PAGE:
The Federal Reserve on Wednesday may not be able to sound easy enough to satisfy expectations — including those of President Donald Trump who wants the central bank to stop raising interest rates completely.
So many investors expect the Fed to be dovish when it gives its highly-anticipated decision on interest rates that some strategists say there's risk of a negative market reaction because the central bank may just not be able to sound quite acommodative enough.
Some stock strategists have been hoping the Fed would provide a catalyst to reverse recent losses, even if it does raise rates, as expected.
"Investors are close to extreme bearishness," notes Michael Hartnett, Bank of America Merrill Lynch chief investment strategist. "All eyes are on the Fed this week, and a dovish message could equal a bear market bounce."
The S&P 500 rolled over on Tuesday and closed up less than one point, after attempting to rally after Monday's steep losses. With the benchmark down about 5 percent for the year, there is mounting pressure on the Fed to give a nod to the volatility in the financial markets.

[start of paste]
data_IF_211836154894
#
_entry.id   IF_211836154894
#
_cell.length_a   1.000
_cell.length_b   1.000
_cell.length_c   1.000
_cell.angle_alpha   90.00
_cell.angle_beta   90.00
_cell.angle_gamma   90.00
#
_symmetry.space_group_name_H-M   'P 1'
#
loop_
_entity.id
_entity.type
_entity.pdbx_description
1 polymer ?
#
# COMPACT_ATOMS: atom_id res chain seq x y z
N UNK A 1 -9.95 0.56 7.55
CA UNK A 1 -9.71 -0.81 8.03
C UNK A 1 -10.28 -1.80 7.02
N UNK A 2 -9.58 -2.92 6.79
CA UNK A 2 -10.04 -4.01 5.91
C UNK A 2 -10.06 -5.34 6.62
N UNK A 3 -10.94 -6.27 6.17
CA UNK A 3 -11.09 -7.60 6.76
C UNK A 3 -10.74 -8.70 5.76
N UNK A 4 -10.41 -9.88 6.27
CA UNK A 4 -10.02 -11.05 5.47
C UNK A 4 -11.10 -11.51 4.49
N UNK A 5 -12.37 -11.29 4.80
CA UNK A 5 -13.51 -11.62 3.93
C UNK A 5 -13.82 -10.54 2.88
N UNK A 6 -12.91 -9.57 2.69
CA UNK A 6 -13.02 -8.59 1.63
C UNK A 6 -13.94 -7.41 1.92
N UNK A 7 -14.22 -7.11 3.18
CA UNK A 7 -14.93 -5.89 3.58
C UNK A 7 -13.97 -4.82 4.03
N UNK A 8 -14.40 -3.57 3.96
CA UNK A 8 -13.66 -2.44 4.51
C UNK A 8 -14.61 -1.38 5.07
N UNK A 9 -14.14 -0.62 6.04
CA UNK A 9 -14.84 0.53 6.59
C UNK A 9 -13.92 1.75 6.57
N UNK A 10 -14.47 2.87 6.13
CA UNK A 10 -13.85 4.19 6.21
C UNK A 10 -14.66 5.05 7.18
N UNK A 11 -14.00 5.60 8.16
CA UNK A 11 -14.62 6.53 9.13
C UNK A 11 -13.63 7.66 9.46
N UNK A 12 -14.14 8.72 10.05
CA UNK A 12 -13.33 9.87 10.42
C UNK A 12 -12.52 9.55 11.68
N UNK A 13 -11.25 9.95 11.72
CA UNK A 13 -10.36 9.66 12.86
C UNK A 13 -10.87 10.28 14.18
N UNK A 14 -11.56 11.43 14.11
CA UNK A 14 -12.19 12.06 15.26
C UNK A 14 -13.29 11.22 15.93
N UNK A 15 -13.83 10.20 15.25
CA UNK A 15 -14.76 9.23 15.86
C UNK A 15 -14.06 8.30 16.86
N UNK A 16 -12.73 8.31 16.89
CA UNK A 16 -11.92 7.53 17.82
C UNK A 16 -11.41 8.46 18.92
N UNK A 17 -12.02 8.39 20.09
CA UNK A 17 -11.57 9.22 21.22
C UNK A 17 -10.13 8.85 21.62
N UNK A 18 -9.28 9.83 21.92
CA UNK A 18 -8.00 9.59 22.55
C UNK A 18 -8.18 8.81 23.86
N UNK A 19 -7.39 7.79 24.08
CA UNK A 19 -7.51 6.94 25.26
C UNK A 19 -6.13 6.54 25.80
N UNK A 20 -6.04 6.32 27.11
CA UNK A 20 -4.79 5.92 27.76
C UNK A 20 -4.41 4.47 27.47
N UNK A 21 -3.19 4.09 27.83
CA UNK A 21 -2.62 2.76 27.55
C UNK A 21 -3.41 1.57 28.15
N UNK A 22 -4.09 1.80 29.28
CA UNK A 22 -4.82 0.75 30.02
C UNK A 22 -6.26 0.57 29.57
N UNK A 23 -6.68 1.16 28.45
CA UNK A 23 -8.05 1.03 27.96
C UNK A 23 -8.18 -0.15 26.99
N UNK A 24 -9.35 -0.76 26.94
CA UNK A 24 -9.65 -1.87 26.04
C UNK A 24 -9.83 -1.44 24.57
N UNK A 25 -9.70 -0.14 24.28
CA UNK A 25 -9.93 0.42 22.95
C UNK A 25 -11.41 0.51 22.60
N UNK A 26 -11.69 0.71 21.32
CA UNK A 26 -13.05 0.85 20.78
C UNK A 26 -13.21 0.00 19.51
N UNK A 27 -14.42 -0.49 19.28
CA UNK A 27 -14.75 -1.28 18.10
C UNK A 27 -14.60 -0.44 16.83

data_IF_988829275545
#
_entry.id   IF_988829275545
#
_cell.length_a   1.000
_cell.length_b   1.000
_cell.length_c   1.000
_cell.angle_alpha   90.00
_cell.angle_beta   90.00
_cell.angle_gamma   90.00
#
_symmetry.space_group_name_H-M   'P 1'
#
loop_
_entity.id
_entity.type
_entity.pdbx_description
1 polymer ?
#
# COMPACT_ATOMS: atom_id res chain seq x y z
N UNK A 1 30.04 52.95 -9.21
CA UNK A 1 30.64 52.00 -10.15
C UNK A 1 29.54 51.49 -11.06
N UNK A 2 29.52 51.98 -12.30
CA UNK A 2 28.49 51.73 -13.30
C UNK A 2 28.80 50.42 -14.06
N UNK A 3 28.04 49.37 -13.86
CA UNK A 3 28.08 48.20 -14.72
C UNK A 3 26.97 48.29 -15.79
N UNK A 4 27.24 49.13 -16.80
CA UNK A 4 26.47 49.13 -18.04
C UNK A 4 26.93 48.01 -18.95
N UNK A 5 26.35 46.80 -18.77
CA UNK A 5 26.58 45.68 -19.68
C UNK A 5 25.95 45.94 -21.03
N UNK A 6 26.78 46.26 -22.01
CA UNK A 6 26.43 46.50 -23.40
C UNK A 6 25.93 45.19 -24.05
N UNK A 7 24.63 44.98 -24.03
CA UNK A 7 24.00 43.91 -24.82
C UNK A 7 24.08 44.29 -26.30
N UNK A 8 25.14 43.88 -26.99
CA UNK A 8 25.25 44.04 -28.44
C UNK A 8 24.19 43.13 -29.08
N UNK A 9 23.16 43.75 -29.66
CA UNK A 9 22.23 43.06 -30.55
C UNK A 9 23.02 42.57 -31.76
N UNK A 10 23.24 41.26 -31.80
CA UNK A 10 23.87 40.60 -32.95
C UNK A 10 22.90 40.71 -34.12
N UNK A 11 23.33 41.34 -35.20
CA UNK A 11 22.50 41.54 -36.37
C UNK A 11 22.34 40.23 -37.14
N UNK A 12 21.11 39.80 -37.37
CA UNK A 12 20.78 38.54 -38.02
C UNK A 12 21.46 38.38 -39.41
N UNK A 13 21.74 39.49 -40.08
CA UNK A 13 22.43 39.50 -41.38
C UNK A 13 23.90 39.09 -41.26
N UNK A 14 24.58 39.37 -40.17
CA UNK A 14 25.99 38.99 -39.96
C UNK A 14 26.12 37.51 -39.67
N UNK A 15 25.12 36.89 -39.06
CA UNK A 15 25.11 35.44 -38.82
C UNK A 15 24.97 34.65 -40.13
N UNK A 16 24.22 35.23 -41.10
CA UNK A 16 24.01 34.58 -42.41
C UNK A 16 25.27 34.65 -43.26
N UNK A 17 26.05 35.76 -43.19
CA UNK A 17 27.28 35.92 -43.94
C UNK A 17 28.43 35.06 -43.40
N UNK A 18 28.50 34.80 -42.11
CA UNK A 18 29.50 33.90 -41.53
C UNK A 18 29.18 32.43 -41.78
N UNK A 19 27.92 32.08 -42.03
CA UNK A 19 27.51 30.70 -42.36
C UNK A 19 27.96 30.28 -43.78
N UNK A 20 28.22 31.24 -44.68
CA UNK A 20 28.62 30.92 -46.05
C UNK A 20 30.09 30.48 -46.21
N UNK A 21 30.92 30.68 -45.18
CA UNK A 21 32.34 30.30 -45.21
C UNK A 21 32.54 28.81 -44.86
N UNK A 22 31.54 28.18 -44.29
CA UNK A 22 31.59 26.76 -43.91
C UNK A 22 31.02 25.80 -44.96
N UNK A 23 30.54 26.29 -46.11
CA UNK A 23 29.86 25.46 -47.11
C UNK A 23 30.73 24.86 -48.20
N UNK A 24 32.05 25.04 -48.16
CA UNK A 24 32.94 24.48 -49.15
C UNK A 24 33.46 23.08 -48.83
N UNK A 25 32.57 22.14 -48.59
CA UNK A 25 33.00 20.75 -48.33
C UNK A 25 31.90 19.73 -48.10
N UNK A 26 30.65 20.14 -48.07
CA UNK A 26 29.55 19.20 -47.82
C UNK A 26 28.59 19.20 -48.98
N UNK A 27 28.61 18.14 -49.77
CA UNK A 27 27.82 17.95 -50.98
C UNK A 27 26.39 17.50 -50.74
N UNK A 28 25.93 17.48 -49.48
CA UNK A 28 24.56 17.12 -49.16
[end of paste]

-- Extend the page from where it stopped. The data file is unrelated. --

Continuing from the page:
The consensus view is that the Fed will raise interest rates Wednesday by a quarter point — a hawkish signal. But the Fed should also immediately temper that tone by reducing its forecast for future interest rate hikes, eliminating at least one hike for next year. The Fed is also expected to reduce its forecast for the economy and possibly lower its inflation outlook, while emphasizing that future policy move will depend on the strength of the economy.
"Equities are hoping that the Fed is almost done or [for] signals that they're going to pause. I think it's too premature for them to do that," said George Goncalves, head of fixed income strategy at Nomura. "The Fed was a little too optimistic for next year, and now they've got to come down. The recent price action is almost an overshoot on the bearish side."
Trump has made it clear, in tweets and comments, that he would like the Fed to stop raising rates altogether.
"They're going to have to change their view, not because they're reacting to pressure that's coming from the president, they're going to keep emphasizing their independence," said Goncalves. "It's in many ways because financial conditions have weakened, that's the catalyst...not because of the pressure."